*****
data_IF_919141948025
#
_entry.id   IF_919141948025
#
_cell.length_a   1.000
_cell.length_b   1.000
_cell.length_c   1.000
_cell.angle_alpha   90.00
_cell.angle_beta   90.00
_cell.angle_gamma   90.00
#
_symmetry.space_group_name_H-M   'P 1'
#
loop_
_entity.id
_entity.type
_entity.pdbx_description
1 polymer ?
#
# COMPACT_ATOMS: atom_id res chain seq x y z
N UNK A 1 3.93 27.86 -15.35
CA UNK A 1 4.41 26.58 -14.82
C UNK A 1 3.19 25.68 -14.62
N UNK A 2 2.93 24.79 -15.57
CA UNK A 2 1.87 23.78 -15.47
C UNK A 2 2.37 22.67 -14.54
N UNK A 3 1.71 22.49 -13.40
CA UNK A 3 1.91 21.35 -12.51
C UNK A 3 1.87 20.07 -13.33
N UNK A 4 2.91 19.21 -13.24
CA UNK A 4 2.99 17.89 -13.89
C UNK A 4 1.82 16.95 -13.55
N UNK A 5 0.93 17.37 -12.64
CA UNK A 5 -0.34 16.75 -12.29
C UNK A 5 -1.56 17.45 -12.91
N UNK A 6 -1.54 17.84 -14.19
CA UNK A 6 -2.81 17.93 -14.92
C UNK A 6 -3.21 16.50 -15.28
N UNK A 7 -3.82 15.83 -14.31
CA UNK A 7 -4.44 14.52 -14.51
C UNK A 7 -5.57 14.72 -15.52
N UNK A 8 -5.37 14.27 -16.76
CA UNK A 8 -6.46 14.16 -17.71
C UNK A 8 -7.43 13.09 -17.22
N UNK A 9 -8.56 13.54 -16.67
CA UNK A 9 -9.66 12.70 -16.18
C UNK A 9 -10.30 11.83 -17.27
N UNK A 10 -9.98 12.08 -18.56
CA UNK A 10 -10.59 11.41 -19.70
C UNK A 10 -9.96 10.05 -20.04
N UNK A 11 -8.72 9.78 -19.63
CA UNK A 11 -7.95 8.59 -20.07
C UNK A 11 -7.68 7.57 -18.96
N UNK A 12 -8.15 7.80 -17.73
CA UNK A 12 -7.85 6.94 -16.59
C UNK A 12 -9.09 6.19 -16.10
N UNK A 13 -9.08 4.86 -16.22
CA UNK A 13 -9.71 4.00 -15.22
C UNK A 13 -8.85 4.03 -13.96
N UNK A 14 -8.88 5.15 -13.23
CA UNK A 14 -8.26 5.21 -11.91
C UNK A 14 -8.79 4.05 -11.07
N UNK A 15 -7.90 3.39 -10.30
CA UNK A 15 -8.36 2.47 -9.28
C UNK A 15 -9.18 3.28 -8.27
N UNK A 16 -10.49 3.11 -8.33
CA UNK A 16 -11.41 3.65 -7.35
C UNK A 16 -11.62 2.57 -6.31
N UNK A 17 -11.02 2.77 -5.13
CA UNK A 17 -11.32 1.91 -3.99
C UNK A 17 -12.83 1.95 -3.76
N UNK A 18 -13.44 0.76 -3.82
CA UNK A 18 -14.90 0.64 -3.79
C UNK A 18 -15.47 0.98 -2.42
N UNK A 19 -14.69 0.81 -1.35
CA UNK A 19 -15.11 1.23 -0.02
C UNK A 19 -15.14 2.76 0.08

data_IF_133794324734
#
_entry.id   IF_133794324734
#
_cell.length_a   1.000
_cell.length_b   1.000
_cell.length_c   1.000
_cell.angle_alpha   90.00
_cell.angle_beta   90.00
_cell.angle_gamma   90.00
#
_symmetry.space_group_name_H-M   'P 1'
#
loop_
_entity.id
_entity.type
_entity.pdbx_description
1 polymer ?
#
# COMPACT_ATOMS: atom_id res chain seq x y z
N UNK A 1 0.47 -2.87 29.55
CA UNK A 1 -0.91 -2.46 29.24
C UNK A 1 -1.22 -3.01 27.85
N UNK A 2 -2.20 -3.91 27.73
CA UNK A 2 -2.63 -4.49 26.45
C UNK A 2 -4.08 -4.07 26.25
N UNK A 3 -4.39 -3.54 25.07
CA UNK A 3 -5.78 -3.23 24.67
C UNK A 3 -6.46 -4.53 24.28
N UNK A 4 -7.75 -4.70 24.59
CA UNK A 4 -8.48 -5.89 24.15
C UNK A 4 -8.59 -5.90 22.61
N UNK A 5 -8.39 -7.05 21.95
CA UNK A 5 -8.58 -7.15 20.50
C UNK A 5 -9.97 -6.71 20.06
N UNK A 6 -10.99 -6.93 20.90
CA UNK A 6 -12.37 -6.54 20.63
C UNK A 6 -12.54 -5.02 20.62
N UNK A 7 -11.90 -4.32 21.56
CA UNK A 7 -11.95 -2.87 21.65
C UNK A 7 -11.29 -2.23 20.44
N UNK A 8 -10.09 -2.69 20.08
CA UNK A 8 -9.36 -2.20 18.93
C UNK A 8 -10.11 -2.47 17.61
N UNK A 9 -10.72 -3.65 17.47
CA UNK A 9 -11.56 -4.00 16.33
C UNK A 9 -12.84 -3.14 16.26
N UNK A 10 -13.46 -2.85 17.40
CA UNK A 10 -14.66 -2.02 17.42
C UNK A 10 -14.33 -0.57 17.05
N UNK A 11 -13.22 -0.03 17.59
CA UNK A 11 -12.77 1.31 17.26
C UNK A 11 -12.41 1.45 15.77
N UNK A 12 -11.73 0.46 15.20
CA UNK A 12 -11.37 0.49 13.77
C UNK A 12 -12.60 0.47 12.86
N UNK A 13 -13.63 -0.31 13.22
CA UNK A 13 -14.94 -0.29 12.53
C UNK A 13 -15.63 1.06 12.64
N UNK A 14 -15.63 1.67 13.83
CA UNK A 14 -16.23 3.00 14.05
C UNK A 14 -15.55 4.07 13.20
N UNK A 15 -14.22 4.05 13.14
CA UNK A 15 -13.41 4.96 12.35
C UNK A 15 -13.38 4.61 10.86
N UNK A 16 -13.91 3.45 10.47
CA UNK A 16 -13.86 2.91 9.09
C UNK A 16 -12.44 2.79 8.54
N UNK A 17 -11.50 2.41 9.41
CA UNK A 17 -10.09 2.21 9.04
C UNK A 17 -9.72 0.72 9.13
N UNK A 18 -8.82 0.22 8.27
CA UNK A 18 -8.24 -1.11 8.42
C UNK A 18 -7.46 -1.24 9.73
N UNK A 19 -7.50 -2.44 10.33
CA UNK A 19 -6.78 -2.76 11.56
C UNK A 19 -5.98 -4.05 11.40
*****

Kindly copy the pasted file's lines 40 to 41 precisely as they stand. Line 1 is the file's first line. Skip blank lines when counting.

CA UNK A 7 -4.44 14.52 -14.51
C UNK A 7 -5.57 14.72 -15.52